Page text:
The problem with ENS is that it also claims to connect to the rest of the internet. This means that Eth domains are not only intended to simplify crypto transactions, as the owners will claim, but can also be used to host a decentralized website that supposedly gives users control, enhanced security, anonymity, autonomy, and privacy and is intended to be an improvement over the traditional web 2.0 domain system.

These Eth domain URLs, on the other hand, are distinguished by the .eth or .luke extensions, which serve as their secondary domain zone. In other words, ENS offers its users second-level domains. The top-level domains and the root server, on the other hand, are at the top of the domain hierarchy. As a centralized institution in web 2.0, ICANN supervises the issuing of TLDs and the root domain servers. This provides them censorship authority and complete control over the domain system.

Therefore, a system that issues infinite decentralized top-level domains while also decentralizing the domain root server is required to give a decentralized alternative to ICANN. Ethereum does not currently meet this requirement. While it provides a system that differs slightly from ICANN’s, it does not necessarily accomplish complete decentralization. Overall, it lacks the degree of decentralization associated with web 3.0. Let us look at some of the system’s other flaws:


Although ENS claims to provide a system in which users’ identities are unknown and untraceable, it turns out that this is not the case. Maybe it’s a little different from the typical ICANN-governed registry system, in which registrars maintain all of your personal or corporate information, but these ENS addresses are not anonymous as well. This is because there exists data that links an address to a person or entity, and governments and corporations can query it.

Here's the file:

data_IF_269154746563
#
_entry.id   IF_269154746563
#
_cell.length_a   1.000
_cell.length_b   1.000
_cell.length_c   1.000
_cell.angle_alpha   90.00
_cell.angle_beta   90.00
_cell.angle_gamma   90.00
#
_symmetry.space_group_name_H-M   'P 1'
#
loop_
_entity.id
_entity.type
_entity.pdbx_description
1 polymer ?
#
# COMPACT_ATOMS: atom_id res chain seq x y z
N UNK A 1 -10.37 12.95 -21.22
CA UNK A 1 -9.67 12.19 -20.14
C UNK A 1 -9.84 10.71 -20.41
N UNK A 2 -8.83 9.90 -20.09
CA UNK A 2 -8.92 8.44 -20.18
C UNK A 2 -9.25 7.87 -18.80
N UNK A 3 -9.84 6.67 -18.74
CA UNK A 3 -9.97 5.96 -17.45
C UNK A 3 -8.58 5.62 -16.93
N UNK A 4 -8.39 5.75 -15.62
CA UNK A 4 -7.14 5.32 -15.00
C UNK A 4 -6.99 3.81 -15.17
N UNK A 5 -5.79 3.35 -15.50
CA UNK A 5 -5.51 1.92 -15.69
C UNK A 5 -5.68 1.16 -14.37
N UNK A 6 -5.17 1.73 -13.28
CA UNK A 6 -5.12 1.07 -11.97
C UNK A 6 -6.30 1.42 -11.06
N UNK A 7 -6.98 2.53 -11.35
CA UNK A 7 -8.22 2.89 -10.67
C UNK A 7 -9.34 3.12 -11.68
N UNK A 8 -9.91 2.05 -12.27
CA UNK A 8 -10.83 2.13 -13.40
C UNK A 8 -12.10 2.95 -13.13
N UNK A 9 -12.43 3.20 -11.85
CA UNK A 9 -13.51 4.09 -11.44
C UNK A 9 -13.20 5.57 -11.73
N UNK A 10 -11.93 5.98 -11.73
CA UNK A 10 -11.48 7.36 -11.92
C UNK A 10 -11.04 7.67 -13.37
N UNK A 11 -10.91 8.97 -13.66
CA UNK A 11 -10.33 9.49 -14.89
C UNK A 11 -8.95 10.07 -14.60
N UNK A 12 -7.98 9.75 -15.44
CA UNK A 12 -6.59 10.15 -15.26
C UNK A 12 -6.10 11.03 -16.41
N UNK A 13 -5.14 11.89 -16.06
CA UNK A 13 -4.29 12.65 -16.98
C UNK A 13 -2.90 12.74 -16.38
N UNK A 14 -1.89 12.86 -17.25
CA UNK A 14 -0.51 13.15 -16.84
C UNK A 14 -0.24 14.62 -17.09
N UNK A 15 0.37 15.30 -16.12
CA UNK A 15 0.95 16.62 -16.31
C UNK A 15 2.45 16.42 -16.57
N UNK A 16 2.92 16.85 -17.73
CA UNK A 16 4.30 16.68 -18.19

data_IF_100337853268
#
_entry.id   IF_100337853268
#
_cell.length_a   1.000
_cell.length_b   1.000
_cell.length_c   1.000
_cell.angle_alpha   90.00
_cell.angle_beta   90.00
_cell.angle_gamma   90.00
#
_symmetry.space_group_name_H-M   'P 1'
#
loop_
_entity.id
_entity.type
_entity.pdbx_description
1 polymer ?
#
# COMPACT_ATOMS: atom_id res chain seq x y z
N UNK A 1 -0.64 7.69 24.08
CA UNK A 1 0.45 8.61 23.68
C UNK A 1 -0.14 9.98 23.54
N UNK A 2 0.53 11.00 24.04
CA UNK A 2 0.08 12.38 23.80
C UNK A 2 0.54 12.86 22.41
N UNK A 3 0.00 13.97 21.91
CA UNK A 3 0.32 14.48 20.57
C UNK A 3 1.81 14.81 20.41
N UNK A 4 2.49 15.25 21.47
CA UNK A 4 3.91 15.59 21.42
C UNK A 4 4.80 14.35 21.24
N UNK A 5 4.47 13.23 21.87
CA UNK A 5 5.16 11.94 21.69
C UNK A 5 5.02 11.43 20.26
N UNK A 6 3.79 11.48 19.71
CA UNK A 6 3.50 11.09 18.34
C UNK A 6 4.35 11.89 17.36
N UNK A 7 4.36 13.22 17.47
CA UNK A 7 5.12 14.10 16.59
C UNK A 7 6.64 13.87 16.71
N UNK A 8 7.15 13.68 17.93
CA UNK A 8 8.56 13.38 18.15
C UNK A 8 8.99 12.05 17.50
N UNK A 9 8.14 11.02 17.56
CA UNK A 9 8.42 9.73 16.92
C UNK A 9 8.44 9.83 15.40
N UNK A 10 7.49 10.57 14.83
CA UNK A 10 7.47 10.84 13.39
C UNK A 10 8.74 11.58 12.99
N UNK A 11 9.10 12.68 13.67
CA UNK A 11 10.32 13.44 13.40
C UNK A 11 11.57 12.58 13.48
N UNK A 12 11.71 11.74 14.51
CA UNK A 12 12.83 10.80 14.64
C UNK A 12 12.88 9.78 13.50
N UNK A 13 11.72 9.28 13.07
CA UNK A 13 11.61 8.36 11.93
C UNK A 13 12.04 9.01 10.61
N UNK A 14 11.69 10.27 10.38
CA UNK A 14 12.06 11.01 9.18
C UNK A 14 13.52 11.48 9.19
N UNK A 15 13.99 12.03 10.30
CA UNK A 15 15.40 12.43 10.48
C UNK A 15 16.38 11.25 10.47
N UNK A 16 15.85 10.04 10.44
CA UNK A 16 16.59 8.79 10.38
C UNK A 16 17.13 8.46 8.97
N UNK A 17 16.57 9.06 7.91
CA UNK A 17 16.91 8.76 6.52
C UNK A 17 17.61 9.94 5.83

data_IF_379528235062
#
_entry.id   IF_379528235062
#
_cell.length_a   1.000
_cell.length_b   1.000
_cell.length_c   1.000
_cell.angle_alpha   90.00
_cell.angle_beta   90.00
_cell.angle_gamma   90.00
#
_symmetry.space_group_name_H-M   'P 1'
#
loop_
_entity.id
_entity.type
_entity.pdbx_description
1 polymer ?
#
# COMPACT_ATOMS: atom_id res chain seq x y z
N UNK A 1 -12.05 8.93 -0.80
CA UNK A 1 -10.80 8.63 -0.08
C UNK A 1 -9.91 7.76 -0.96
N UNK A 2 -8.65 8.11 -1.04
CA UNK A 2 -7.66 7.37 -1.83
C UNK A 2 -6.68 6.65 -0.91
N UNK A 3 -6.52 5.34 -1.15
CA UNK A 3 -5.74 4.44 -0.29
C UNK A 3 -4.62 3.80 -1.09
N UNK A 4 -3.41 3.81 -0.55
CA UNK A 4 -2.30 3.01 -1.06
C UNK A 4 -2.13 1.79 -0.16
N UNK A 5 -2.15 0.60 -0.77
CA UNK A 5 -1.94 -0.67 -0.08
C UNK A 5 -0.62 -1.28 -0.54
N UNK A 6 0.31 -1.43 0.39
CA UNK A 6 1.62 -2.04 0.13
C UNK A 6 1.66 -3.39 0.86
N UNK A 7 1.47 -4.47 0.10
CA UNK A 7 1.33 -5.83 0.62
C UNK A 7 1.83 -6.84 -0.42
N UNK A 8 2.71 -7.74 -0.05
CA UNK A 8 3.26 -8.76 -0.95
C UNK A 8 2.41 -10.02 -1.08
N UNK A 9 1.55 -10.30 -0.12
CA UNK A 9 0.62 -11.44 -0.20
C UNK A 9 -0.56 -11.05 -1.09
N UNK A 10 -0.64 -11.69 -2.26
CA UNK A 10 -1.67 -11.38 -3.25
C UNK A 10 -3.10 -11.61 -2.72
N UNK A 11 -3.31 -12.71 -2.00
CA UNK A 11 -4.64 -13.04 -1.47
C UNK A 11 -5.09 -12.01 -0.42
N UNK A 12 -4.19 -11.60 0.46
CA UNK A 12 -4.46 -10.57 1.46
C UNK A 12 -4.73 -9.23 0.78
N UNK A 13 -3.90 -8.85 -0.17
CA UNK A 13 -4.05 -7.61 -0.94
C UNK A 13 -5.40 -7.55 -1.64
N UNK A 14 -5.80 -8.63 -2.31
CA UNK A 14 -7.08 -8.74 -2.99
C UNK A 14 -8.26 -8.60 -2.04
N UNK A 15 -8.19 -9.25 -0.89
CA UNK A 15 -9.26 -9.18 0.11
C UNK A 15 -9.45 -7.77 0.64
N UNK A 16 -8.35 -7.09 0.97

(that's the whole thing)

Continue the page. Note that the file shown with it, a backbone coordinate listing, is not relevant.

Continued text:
It is hardly surprising that few individuals are interested in ENS services, with one significant reason being the associated access barrier. Ethereum domains can only be accessed by a few browsers. Moreso, there are even a few browser extensions and resolvers that can be used to access these domains.

Private key management

Another disadvantage of Eth domains, which is also true of most crypto domains, is that users are entirely responsible for keeping and protecting their private keys. If this key is lost, access to the corresponding domain is lost. The system currently lacks a password or key reset mechanism to serve as a buffer against such events if and when they occur.


When viewed through the lens of a decentralized internet, Ethereum domains are riddled with flaws. This is due to the system’s structure, which cannot provide the complete decentralization required to even match ICANN, let alone challenge it.